I was returning this afternoon from visiting a client of mine in Dublin, where he works, when I thought I might stop at the Applegreen for a break.
While having a coffee I received the above picture via WhatsApp and felt that it was probably a good time to jot down a few words on the iPad and upload using Applegreen’s Wi-fi connection.
Jim has always been one to embrace change and realise that the future involved technology, he even took me to lunch on my first day 15 years ago in an electric car.
Jim decided to purchase Northern Ireland’s first home computer used by Hambro back in 1979. You can see from the picture it was a thing of beauty(?) and it probably required quite a steep learning curve and a forklift to move it.
Back then Windows was probably only an embryo of an idea for Bill Gates, as at that stage he’d only founded Microsoft computers some 4 years earlier. I’m sure that everything was DOS based (I still don’t understand how that works).
Jim is pictured with John McGrann who both provided Jim with the equipment then, and the memento of the occasion today.
We take technology for granted and if your kids are like mine they become unbearable if they’re not snap face chatting or Instadoodling pictures of their food.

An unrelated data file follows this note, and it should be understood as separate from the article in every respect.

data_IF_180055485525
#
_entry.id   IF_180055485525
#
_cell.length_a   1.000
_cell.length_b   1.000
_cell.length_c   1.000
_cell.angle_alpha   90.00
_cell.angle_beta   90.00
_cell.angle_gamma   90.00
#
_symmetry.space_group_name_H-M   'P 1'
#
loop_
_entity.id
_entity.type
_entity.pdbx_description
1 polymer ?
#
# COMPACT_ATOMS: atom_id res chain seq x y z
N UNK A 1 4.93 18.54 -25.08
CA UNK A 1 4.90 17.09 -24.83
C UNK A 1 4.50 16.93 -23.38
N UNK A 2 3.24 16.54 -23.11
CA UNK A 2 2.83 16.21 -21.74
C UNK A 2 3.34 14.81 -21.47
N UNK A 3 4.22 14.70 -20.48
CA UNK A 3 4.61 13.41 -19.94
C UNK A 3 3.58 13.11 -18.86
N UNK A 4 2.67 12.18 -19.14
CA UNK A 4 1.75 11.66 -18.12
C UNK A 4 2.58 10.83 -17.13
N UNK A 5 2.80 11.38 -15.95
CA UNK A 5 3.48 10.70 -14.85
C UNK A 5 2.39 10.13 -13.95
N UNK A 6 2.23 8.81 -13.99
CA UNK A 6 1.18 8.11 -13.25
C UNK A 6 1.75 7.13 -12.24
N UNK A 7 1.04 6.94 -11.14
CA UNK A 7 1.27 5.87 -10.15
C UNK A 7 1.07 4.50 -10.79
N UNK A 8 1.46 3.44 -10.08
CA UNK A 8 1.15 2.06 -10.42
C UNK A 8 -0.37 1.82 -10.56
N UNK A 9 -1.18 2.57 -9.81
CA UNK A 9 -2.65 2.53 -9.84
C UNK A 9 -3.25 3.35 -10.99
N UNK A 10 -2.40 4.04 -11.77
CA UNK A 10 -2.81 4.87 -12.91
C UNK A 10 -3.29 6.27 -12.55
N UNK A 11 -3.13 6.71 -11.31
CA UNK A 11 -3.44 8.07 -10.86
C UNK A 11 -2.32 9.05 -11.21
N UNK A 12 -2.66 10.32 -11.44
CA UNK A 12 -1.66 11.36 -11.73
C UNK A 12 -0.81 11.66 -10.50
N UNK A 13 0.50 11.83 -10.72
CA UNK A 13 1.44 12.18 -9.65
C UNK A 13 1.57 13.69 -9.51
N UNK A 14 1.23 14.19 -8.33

Back in 1979, Jim’s computer boasted 120k of memory and everything had to be saved on a floppy drive each holding a huge 250K of data. The picture of John and Jim above wouldn’t fit on that floppy.
A quick Google search turned up the manual and in the first paragraph it says:
“The J500 is a general purpose computer system with a 16- bit word length. The central processor is organized around four accumulators, two of which can be used as index registers. This accumulator/index register organization provides ease in programming and greater efficiency both in time and memory use”.
I’m not sure what all that means in our “Hey Siri” world.
Even the internet didn’t start up until 1983, before becoming available to all in 1991. You’re probably all replicating the modem noise when it was connecting as you read this.
Jim had however realised that as the first one at Hambro, where he worked, owning a computer would give him a real advantage with record keeping and remaining in touch with his clients, a true pioneer. Cutting edge technology has somewhat dropped in price as the £10,000 price tag then is the equivalent of £35,000 today!
Things have come along way since then but we still strive to find new ways of communicating. I imagine that in 2059 people will wonder how difficult and quirky it was in 2019. Thanks again to John for reminding us of how Jim brought us into the modern age.
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